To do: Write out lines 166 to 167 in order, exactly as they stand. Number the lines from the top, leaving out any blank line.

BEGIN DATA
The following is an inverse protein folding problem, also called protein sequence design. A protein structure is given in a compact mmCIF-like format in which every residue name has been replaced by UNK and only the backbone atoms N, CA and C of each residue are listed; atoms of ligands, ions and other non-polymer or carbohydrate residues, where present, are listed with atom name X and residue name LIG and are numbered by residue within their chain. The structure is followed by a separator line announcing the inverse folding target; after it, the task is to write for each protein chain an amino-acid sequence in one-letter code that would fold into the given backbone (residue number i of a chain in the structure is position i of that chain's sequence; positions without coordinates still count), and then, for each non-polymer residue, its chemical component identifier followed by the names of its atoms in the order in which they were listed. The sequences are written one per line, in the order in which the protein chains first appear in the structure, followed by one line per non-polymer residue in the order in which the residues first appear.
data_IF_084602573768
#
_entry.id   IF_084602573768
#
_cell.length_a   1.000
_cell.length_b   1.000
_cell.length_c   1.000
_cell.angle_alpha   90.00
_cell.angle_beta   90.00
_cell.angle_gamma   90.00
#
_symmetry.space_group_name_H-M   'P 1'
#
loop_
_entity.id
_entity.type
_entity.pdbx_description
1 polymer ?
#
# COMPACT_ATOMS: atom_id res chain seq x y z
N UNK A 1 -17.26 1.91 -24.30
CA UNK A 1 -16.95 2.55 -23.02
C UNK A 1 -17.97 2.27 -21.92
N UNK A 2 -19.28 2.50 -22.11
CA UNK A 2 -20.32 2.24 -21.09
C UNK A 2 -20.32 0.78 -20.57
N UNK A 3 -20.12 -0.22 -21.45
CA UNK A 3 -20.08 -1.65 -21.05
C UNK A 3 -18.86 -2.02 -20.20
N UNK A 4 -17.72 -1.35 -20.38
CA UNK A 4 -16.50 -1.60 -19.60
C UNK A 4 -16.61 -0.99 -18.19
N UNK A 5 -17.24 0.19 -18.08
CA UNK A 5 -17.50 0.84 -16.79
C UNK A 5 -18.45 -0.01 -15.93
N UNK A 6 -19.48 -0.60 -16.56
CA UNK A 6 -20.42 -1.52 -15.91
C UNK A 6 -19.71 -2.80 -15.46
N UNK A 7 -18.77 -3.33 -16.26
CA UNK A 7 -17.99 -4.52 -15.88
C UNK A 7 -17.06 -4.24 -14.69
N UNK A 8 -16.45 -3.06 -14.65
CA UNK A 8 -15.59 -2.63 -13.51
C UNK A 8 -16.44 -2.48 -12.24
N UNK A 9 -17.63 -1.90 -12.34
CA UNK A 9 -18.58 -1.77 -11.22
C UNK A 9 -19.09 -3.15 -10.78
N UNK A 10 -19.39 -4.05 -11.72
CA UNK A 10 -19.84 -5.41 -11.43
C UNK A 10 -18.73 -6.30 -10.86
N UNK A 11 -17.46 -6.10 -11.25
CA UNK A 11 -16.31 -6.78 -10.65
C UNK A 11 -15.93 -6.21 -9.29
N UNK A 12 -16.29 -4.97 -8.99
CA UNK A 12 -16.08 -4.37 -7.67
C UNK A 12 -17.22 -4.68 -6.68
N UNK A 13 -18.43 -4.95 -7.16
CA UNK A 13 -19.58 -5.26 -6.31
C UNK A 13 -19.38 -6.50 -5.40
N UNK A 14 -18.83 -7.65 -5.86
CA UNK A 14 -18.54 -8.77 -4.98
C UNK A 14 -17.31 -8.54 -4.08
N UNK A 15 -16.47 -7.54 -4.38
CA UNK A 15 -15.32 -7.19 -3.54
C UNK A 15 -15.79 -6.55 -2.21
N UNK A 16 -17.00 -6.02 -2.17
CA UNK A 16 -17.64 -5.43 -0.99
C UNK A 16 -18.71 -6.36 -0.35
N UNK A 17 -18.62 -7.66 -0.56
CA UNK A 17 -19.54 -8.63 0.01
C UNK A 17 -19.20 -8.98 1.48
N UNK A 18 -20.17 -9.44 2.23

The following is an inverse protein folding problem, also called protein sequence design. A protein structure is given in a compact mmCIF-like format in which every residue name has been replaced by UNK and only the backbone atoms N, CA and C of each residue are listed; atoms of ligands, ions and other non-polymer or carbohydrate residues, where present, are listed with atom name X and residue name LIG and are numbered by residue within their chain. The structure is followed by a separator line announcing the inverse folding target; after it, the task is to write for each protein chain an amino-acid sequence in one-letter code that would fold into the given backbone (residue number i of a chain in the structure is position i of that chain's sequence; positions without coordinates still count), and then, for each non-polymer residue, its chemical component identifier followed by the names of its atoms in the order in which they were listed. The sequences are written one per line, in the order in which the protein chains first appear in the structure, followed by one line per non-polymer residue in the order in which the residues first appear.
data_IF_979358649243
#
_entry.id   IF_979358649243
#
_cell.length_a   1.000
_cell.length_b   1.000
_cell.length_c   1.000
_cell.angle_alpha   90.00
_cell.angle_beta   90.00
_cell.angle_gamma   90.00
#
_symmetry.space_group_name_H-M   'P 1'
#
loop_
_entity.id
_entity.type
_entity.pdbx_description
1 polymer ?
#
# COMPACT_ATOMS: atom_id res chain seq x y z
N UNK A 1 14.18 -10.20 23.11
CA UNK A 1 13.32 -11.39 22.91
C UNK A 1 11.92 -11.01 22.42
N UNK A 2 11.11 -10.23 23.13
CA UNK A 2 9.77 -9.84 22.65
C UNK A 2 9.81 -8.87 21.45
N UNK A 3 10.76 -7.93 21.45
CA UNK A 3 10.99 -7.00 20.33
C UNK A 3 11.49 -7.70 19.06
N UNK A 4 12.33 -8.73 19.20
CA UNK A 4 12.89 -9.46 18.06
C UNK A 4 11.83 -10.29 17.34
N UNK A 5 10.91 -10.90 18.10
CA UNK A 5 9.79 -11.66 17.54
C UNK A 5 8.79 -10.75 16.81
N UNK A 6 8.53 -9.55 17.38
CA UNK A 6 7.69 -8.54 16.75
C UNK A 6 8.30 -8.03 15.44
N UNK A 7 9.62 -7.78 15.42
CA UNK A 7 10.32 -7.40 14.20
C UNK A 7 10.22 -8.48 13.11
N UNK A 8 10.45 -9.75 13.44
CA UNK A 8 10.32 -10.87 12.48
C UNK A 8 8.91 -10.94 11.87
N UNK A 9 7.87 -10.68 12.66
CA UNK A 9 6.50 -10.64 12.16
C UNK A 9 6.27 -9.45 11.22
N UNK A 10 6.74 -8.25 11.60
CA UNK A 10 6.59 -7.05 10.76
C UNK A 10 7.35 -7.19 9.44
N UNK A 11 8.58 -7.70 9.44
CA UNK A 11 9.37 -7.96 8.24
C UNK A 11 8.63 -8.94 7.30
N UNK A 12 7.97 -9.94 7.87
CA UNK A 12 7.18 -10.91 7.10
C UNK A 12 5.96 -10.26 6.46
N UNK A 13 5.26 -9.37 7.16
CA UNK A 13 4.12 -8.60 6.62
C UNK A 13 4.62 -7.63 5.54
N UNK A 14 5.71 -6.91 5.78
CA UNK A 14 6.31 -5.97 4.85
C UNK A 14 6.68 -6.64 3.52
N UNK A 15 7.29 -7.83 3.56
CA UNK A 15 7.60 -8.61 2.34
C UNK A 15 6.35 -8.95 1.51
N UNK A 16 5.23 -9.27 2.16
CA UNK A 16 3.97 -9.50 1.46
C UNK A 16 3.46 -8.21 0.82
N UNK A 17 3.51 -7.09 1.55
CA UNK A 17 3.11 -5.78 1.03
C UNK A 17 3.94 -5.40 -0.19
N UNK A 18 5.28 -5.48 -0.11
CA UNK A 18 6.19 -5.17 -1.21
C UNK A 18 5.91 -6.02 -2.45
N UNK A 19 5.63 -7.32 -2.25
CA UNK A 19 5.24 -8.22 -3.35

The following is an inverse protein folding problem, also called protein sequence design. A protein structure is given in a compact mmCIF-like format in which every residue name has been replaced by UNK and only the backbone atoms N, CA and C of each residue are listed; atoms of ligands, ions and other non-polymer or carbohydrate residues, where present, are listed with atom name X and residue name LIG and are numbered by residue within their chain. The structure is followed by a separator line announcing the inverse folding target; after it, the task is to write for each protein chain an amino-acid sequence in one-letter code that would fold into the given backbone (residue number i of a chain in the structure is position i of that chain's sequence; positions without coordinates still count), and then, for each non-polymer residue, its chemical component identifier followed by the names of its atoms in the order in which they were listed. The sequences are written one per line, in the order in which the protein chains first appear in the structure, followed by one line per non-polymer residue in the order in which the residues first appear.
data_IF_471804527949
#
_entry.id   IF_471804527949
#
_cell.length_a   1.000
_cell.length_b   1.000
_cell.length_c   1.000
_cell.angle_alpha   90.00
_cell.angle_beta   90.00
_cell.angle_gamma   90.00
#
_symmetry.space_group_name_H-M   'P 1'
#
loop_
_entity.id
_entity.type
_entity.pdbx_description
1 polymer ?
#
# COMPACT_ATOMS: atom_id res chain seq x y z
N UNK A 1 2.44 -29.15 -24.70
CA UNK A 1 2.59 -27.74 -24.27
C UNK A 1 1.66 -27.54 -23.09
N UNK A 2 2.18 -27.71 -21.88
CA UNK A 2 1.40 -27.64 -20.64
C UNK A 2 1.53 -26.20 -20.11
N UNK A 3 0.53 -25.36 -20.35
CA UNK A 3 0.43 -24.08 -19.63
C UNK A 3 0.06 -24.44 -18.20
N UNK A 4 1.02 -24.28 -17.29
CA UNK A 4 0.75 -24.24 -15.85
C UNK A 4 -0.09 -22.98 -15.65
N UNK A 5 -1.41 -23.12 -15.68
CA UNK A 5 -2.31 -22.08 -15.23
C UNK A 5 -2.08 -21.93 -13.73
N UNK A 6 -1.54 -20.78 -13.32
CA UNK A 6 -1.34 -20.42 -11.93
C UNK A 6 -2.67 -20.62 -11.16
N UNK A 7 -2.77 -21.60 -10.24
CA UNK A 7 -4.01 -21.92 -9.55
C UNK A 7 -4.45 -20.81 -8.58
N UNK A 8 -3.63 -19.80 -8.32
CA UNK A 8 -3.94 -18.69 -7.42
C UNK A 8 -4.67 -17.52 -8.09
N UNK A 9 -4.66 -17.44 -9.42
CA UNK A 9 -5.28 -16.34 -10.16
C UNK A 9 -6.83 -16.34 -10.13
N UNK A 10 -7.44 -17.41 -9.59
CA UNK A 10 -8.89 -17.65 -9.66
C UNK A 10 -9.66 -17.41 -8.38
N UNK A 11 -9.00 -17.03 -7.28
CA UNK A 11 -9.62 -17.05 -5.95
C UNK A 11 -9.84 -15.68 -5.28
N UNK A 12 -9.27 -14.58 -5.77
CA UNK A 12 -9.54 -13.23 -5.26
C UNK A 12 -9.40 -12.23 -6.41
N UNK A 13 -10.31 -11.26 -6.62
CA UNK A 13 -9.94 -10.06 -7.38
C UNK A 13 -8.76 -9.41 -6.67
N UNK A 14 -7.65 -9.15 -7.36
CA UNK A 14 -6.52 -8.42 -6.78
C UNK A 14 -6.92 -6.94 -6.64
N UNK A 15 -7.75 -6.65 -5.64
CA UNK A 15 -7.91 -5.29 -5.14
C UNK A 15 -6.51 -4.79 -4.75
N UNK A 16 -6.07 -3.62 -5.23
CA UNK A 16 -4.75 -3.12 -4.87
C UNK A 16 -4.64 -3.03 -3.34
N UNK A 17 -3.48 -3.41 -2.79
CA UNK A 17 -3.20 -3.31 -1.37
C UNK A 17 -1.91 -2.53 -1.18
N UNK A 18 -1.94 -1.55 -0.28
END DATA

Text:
_entity.id
_entity.type